If that’s something that would interest you, know that there are tons of great online pediatric acute care nurse practitioner programs you can choose from. Baylor University has one of the top-ranked pediatric acute care nurse practitioner programs in the country and you’ll be able to learn everything you need to become a pediatric care nurse from the comfort of your home. This is a great choice for any nurse wanting to advance their credentials while still maintaining their current job.

What Kind of Environment is the Best for Me?

According to the BLS, only around 60% of all nurses work in hospitals. That means that roughly 40% of nurses work in non-hospital settings such as nursing care facilities, home healthcare services, and physician’s offices. Others work in schools, companies, or resorts. You could also work in public health and help coordinate efforts on the ground or provide emergency care on rescue missions.

Some nurses can’t see themselves working in the ER anymore, and might appreciate a slower pace. On the other hand, you have people who may think that working with patients at home or in fields like geriatric care is not exhilarating enough for them. You will need to envision the type of environment people in your field have to work in and see if you could work there for the rest of your life.

Am I Ready to Move?

The next question you’ll need to ask yourself is whether you’d be ready to move for your job. If you aren’t, then you’ll have to look for specializations that are in demand where you are. If you live in a rural area, for instance, you may have trouble finding work if you go into an ultra-specialized field. Nurses with these credentials tend to do better in major metropolitan areas with top hospitals and research centers. Most of the jobs you’ll find in rural areas will be for generalists who can build ties with the community. So, if you live somewhere with limited options, you have to be prepared to either relocate or revise your choices.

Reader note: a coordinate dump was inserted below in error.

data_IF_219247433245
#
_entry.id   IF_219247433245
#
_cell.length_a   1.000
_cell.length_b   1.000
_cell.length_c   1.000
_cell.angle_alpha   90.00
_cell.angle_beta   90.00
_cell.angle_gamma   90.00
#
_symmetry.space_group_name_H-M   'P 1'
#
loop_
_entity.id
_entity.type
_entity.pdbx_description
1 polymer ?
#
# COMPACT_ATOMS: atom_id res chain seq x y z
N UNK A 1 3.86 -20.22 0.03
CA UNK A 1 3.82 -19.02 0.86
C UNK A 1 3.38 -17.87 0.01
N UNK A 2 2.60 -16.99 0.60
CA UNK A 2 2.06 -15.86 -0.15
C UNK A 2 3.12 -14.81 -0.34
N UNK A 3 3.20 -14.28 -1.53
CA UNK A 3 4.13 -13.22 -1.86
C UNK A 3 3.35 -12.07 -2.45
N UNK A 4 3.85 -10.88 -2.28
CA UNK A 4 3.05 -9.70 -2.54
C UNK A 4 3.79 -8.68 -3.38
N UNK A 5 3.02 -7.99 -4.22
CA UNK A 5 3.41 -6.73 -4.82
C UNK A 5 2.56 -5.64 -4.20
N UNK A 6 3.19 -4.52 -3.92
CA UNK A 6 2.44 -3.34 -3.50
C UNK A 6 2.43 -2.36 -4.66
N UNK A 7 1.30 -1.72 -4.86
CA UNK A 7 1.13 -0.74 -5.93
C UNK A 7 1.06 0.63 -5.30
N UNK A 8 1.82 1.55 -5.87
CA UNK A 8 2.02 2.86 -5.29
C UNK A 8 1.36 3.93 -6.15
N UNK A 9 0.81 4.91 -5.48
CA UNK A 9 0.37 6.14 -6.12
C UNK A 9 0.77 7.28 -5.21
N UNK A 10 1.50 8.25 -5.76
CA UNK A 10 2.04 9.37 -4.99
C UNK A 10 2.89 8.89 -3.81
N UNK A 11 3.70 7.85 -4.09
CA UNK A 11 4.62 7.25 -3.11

What About Job Security?

It’s also very important that you look at the prospects for the future for any specialization you have in mind. You may be passionate about a field and think that the prospects are good for the moment but you never know what could happen in the future. If you want to work in a field where most of the procedures are non-elective, such as plastic or exploratory surgery, for instance, you should know that these are heavily affected by the ebb and flow of the economy. During tough economic times, people tend to switch to less intrusive and more affordable procedures that don’t require as much staff. So, before you decide to go into a specialty, see how different factors could affect demand and consider privileging fields that are evergreen.These are only some of the things you’ll have to determine before deciding on a nursing specialty. The most important part is being well-informed about what will be expected of you and what your average day will be like to ensure you’ll be a proper fit.